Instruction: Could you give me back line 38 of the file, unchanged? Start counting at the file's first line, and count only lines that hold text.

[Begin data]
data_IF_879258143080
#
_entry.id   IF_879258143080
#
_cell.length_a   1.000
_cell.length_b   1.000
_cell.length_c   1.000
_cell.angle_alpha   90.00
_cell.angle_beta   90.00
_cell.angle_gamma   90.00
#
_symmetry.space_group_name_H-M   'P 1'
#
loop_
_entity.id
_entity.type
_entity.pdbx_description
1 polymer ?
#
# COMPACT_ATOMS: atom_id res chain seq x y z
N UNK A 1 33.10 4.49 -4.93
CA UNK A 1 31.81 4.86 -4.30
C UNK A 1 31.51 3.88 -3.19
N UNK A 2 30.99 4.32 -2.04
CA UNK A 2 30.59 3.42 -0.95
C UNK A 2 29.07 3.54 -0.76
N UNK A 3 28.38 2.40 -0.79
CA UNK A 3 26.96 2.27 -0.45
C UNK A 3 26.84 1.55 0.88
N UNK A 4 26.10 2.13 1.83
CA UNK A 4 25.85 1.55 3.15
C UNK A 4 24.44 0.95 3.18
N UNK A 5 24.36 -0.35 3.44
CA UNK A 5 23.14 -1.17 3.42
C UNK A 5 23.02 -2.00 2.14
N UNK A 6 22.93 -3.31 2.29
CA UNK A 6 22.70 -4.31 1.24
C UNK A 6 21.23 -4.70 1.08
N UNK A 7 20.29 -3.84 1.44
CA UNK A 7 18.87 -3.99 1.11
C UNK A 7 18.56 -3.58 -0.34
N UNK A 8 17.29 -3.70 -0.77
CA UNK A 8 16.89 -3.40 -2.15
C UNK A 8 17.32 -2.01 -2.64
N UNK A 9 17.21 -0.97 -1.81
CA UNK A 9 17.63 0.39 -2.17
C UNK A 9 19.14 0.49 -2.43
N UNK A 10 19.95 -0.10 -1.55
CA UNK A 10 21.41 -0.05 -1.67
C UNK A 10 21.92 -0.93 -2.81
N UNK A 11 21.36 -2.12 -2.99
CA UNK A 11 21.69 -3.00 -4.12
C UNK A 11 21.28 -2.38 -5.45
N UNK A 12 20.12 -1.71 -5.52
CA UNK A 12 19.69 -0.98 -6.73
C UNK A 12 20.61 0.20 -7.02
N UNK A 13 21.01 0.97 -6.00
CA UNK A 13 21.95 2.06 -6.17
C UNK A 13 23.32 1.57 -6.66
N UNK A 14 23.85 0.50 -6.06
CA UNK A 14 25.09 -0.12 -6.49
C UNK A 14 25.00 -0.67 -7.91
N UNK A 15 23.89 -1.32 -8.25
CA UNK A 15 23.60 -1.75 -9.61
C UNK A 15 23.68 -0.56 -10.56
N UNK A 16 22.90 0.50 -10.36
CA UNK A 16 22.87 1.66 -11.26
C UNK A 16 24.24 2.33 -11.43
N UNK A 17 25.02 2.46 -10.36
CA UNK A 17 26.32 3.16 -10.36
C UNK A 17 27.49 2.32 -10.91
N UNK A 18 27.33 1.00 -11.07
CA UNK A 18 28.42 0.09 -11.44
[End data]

C UNK A 6 21.23 -4.70 1.08